Mental wellness remains a key societal concern and an area of great importance for well-run workplace wellness program that seek to help employees manage wellbeing and businesses manage overall health costs.
We recently noted a new Vital Signs report from the U.S. Centers for Disease Control and Prevention states that “suicide rates in the United States have risen nearly 30% since 1999, and mental health conditions are one of several factors contributing to suicide. Examining state-level trends in suicide and the multiple circumstances contributing to it can inform comprehensive state suicide prevention planning.”
We also noted a new JAMA study titled “Association of Efficacy of Resistance Exercise Training With Depressive Symptoms.” Or, as the New York Times reports: “Weight Training May Help to Ease or Prevent Depression.”
The study authors state: “The physical benefits of resistance exercise training (RET) are well documented, but less is known regarding the association of RET with mental health outcomes. To date, no quantitative synthesis of the antidepressant effects of RET has been conducted.”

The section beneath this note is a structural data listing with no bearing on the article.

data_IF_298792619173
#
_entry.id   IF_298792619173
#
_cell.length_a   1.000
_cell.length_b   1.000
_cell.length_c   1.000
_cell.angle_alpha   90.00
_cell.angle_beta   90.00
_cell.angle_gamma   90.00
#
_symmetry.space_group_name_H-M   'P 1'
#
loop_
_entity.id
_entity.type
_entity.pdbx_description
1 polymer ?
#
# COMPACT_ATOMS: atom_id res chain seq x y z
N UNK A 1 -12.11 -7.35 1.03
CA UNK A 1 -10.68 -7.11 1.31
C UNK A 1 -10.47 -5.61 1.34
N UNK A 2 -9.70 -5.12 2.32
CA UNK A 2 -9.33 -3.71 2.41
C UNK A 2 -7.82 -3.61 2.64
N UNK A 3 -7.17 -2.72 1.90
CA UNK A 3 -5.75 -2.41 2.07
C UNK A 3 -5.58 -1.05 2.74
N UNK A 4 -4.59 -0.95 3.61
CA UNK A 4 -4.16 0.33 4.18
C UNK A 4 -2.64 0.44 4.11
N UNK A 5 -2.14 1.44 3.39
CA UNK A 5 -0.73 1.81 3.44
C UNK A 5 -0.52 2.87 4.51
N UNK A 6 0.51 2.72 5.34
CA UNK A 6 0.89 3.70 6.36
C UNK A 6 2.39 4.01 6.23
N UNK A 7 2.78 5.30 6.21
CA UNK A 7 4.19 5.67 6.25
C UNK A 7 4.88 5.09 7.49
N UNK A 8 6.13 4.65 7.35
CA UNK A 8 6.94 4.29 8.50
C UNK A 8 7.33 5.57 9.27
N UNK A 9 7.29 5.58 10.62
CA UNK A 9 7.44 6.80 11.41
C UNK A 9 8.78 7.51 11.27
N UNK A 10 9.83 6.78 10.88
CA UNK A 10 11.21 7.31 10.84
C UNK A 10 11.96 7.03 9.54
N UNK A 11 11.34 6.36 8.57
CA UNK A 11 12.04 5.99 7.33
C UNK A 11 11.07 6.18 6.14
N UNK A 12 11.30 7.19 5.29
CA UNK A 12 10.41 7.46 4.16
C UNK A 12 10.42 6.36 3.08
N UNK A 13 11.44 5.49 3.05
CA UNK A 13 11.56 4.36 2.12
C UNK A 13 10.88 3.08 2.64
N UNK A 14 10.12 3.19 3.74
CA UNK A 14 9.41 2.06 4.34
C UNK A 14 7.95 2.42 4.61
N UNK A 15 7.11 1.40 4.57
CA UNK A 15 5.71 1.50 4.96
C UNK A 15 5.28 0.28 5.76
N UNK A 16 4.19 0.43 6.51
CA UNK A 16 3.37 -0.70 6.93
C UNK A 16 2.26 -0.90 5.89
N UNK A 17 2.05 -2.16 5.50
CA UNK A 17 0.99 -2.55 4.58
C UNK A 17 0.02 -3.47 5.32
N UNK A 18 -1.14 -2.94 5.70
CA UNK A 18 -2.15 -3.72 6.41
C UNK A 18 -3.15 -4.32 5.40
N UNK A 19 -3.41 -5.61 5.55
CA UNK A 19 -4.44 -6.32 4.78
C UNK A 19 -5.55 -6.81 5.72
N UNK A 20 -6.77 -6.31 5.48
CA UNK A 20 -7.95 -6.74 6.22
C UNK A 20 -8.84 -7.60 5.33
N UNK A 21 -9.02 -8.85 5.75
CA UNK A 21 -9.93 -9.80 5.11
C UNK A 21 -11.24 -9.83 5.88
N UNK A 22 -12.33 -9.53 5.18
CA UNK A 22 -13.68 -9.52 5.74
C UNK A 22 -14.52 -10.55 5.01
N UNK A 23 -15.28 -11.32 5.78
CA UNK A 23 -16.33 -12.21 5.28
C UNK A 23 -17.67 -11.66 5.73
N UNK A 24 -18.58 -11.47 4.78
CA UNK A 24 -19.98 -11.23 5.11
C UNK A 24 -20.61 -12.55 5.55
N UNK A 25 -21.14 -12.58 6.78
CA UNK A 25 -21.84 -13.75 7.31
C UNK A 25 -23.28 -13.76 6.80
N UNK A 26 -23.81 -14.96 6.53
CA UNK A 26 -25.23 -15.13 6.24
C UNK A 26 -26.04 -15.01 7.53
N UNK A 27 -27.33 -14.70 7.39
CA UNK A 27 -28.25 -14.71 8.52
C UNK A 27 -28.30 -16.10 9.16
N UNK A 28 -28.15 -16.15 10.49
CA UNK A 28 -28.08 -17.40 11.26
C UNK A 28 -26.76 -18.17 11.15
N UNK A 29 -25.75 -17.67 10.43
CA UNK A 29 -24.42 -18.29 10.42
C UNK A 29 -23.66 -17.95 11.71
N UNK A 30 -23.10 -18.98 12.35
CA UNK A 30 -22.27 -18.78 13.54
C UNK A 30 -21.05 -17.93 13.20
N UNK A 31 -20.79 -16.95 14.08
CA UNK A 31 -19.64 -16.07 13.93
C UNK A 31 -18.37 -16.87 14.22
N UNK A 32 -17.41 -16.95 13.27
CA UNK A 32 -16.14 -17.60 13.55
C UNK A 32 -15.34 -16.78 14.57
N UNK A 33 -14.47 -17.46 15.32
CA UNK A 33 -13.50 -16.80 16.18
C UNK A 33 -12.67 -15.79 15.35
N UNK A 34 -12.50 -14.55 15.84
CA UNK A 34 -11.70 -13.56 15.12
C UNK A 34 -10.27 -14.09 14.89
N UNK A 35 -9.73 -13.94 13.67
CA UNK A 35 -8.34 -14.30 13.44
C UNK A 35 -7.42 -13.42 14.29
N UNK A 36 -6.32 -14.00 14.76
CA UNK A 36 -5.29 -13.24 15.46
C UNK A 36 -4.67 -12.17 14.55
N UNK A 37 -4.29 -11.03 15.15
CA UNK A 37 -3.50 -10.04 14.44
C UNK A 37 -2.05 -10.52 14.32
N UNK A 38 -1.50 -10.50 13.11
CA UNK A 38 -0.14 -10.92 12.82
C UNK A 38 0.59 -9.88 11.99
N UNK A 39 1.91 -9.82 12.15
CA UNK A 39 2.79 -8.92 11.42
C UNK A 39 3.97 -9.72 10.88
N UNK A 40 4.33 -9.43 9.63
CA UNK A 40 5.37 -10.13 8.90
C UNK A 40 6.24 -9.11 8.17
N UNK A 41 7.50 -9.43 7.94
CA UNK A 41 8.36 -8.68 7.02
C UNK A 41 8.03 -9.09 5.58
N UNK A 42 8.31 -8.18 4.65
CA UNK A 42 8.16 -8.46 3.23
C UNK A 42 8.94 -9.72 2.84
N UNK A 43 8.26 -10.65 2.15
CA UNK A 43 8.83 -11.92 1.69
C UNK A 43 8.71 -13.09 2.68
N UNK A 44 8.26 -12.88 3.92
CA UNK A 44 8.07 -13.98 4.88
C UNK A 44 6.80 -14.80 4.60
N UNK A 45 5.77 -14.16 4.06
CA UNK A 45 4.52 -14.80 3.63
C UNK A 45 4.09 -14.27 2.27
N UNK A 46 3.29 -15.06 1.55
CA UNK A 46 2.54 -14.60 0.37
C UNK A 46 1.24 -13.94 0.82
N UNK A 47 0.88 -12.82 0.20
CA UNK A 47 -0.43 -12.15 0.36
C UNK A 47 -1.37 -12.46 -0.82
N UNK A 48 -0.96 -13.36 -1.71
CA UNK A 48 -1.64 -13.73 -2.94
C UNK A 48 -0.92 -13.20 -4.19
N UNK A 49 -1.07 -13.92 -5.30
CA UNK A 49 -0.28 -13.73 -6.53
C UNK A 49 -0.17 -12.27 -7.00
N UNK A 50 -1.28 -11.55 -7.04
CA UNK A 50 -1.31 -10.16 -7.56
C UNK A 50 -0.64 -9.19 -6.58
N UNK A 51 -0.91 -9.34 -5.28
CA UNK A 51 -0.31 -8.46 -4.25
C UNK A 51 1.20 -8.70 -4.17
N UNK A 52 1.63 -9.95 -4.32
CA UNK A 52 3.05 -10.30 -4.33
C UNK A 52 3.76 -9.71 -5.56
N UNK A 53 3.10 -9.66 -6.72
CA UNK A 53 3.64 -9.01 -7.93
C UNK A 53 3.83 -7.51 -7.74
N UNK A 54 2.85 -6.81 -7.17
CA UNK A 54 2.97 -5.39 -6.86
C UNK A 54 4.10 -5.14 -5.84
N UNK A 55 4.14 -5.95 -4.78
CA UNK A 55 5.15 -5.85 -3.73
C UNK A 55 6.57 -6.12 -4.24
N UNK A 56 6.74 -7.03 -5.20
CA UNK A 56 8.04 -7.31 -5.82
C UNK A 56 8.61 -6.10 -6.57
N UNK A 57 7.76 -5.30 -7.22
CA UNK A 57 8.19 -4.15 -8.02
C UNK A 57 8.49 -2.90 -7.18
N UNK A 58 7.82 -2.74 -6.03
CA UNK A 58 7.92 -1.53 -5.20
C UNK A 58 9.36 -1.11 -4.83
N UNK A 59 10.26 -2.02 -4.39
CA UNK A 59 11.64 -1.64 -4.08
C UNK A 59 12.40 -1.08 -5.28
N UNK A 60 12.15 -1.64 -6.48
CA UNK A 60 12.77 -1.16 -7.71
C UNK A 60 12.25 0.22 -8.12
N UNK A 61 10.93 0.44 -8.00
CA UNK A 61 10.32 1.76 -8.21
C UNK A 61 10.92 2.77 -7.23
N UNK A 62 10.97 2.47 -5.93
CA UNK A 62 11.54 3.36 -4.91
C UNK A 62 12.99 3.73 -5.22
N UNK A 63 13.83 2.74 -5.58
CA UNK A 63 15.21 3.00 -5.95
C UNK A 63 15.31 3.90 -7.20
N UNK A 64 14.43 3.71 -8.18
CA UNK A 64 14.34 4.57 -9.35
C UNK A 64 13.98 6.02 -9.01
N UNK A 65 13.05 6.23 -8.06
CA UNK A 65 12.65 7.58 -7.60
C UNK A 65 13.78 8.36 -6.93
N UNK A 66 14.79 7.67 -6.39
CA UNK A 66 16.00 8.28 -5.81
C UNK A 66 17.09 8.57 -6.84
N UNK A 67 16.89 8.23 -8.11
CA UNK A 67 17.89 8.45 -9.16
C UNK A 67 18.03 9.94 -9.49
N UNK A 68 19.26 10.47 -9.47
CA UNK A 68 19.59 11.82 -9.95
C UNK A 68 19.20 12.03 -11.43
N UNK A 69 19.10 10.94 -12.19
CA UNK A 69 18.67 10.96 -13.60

Now a new piece suggests that fitness may also help with intelligence.
A New York Times piece explains how “How Exercise Can Help You Recall Words.” It notes that though “mental glitches are common throughout life, they become more frequent with age. Whether this is an inevitable part of growing older or somehow lifestyle-dependent is unknown. But because evidence already shows that physically fit older people have reduced risks for a variety of cognitive deficits, researchers recently looked into the relationship between aerobic fitness and word recall.”
The piece describes a recent study in Scientific Reports. It reports: “Within the older group, the inability to identify and say the right words was strongly linked to fitness. The more fit someone was, the less likely he or she was to go through a ‘what’s that word again?’ moment of mental choking.”
The piece cautions: “As an observational investigation, a one-time snapshot of human capabilities, the study cannot prove that greater fitness is what causes older brains to maintain better processing skills; it can only suggest a correlation.”
But says Katrien Segaert, a psychologist at the University of Birmingham who led the study: “Fitness has widespread effects on the brain.”